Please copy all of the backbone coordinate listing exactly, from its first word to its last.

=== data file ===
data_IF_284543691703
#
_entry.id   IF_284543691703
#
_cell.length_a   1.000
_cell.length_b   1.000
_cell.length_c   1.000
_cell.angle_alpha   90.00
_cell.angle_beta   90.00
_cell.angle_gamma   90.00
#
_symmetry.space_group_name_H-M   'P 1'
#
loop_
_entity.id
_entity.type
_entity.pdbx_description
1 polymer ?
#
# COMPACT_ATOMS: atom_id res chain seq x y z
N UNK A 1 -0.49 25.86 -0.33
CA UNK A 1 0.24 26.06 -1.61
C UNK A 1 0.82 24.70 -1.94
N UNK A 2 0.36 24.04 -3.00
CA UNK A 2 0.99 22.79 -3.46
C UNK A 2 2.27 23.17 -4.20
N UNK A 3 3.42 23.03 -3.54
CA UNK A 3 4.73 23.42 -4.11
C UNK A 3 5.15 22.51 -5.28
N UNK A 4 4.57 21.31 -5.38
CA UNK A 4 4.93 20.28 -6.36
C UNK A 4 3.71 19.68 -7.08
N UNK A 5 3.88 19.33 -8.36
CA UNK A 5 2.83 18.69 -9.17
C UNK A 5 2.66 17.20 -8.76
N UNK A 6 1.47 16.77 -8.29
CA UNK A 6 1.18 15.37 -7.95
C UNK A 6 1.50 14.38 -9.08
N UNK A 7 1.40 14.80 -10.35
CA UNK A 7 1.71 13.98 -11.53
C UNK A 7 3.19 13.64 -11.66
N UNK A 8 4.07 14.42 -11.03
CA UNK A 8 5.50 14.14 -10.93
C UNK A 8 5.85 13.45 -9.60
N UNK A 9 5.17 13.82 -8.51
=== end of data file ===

data_IF_284543691703
#
_entry.id   IF_284543691703
#
_cell.length_a   1.000
_cell.length_b   1.000
_cell.length_c   1.000
_cell.angle_alpha   90.00
_cell.angle_beta   90.00
_cell.angle_gamma   90.00
#
_symmetry.space_group_name_H-M   'P 1'
#
loop_
_entity.id
_entity.type
_entity.pdbx_description
1 polymer ?
#
# COMPACT_ATOMS: atom_id res chain seq x y z
N UNK A 1 -0.49 25.86 -0.33
CA UNK A 1 0.24 26.06 -1.61
C UNK A 1 0.82 24.70 -1.94
N UNK A 2 0.36 24.04 -3.00
CA UNK A 2 0.99 22.79 -3.46
C UNK A 2 2.27 23.17 -4.20
N UNK A 3 3.42 23.03 -3.54
CA UNK A 3 4.73 23.42 -4.11
C UNK A 3 5.15 22.51 -5.28
N UNK A 4 4.57 21.31 -5.38
CA UNK A 4 4.93 20.28 -6.36
C UNK A 4 3.71 19.68 -7.08
N UNK A 5 3.88 19.33 -8.36
CA UNK A 5 2.83 18.69 -9.17
C UNK A 5 2.66 17.20 -8.76
N UNK A 6 1.47 16.77 -8.29
CA UNK A 6 1.18 15.37 -7.95
C UNK A 6 1.50 14.38 -9.08
N UNK A 7 1.40 14.80 -10.35
CA UNK A 7 1.71 13.98 -11.53
C UNK A 7 3.19 13.64 -11.66
N UNK A 8 4.07 14.42 -11.03
CA UNK A 8 5.50 14.14 -10.93
C UNK A 8 5.85 13.45 -9.60
N UNK A 9 5.17 13.82 -8.51